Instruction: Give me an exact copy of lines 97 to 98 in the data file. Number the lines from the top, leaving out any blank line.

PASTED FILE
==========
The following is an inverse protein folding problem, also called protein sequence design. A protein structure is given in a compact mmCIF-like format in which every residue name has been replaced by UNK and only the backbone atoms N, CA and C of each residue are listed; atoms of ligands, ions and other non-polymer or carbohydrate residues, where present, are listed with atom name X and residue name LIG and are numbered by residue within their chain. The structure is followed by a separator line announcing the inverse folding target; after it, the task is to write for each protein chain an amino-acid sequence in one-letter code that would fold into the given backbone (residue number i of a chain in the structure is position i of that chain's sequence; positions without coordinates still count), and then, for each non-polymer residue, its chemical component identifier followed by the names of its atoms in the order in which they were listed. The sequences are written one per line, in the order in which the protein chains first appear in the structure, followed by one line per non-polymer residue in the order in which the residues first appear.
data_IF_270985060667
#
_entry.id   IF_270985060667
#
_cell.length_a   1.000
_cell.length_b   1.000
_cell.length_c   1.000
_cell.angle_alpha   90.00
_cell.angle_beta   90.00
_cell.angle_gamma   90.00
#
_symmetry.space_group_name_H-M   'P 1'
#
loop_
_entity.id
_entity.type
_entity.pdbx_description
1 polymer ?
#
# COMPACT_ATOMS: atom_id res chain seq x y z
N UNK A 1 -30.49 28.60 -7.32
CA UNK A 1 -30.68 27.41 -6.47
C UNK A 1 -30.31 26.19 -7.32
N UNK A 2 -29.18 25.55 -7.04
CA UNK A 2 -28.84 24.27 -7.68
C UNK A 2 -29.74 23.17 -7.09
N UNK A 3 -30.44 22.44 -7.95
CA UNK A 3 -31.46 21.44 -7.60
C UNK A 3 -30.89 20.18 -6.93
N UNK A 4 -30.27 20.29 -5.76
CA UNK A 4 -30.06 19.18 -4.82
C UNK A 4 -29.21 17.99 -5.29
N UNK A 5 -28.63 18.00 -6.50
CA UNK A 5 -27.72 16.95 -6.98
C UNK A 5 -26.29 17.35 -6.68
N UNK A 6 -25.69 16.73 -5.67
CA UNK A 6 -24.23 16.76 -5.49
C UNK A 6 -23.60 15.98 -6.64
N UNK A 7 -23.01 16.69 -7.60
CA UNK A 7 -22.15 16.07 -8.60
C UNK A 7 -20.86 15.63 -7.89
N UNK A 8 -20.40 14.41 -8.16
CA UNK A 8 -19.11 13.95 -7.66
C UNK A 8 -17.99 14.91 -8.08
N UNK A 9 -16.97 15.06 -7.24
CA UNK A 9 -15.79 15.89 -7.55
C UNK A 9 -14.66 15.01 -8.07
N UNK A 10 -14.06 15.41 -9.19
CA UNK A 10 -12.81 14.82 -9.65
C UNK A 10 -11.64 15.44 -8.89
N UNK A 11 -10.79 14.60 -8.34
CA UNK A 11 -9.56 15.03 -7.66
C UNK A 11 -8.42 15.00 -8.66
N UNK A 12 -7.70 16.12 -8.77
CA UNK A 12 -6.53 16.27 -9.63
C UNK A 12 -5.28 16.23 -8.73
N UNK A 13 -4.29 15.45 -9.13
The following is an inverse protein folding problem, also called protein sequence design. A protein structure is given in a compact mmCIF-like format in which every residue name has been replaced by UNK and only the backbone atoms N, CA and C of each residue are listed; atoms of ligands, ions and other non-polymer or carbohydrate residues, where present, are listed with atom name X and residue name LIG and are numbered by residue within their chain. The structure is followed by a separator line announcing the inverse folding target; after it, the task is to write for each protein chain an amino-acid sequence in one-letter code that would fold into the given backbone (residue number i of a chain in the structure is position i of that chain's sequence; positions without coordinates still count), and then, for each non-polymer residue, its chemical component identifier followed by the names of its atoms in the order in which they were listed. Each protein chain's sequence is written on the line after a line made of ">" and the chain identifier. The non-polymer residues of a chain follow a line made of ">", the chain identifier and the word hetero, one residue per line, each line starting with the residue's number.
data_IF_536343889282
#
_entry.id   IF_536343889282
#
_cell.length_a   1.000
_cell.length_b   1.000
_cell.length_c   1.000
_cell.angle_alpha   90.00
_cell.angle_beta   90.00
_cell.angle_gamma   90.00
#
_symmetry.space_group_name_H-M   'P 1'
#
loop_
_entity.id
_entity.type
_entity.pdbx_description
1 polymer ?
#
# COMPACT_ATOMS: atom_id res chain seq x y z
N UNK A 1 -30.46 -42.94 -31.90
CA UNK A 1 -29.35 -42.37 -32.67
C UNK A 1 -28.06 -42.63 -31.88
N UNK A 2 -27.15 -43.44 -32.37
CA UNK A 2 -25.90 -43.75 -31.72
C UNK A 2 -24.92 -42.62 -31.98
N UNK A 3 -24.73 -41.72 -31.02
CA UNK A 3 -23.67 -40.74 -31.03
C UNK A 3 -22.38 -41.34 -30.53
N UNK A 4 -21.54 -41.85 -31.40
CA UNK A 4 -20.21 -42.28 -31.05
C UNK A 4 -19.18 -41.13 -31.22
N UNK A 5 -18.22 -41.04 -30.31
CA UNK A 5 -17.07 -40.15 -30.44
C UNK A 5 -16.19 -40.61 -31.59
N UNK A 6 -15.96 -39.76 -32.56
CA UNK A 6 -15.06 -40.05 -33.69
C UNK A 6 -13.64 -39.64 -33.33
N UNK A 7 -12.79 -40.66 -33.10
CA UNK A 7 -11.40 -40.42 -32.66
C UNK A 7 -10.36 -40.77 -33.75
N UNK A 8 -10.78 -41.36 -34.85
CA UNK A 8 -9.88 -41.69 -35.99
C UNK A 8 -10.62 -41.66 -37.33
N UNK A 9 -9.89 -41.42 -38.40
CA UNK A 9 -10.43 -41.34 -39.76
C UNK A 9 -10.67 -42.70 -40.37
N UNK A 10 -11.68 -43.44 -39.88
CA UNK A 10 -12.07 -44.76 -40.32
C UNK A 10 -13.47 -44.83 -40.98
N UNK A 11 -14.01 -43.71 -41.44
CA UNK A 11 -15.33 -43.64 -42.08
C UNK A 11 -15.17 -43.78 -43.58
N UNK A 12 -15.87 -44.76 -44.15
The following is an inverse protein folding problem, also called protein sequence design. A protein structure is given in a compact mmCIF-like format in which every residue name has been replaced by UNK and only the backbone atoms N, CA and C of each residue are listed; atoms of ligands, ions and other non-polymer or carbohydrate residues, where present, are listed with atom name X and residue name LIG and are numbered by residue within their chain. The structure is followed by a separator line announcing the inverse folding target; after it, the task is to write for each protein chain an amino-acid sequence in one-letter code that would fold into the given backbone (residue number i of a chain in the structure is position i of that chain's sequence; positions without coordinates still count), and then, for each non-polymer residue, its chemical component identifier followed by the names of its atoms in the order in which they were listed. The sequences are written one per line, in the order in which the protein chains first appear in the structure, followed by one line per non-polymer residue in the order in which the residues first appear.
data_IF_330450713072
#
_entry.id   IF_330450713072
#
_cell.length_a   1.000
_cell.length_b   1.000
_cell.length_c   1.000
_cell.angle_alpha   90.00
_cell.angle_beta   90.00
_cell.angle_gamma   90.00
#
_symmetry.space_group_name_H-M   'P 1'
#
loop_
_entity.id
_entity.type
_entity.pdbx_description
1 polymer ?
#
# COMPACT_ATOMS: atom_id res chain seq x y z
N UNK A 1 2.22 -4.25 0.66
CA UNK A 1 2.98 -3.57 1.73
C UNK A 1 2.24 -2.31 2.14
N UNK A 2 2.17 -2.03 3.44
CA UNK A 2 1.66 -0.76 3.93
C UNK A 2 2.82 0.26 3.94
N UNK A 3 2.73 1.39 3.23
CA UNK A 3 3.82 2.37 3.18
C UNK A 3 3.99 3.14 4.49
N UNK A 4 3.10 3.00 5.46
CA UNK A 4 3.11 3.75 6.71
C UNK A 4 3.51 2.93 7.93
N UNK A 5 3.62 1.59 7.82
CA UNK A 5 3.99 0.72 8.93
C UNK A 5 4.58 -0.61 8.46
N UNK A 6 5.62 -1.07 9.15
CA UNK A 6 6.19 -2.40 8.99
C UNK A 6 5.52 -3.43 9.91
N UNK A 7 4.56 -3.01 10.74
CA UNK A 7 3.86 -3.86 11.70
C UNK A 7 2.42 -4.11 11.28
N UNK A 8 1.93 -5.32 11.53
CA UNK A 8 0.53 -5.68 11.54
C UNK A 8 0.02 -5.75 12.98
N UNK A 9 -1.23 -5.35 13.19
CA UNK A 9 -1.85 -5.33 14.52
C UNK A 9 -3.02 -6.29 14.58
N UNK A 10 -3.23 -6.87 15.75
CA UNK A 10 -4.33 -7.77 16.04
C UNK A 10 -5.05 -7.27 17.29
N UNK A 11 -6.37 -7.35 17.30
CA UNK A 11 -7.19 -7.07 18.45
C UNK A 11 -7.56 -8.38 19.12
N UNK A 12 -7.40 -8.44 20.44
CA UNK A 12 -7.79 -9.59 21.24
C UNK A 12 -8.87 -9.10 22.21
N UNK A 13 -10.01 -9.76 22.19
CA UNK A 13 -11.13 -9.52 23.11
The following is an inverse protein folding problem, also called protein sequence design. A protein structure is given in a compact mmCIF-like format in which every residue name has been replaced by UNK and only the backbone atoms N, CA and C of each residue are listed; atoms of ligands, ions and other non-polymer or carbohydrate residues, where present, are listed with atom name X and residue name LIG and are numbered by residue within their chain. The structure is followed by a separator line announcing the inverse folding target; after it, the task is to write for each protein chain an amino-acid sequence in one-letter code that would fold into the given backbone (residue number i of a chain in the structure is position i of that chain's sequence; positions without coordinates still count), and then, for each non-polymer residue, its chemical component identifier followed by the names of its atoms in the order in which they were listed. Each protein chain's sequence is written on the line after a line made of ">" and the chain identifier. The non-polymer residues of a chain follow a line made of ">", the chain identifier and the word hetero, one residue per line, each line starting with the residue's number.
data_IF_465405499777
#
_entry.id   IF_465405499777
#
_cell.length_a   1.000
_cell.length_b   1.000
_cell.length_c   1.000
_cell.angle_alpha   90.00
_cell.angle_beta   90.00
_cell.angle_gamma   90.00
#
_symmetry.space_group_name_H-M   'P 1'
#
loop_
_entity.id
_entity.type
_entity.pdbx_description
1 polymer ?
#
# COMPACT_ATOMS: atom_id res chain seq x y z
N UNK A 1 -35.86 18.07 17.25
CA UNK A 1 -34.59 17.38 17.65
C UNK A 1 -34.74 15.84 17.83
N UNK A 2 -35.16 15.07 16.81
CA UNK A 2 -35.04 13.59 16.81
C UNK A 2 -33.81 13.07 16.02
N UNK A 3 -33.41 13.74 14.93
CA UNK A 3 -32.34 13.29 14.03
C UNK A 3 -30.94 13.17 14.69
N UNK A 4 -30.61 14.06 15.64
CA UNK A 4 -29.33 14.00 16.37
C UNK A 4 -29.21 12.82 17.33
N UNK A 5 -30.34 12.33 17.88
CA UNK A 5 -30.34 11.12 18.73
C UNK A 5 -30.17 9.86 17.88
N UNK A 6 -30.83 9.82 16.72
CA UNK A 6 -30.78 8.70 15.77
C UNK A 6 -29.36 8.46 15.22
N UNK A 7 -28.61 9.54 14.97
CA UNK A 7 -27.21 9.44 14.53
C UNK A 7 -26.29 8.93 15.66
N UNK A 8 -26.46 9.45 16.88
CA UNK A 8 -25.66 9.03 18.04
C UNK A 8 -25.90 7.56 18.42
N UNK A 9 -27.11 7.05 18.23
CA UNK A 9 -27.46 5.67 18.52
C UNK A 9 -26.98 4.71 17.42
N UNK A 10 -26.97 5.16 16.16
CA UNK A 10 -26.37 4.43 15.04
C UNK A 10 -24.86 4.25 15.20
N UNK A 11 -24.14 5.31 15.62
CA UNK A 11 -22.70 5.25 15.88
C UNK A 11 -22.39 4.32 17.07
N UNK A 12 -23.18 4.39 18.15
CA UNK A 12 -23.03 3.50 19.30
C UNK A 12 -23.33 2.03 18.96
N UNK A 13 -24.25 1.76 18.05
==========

C UNK A 6 -13.64 -39.64 -33.33
N UNK A 7 -12.79 -40.66 -33.10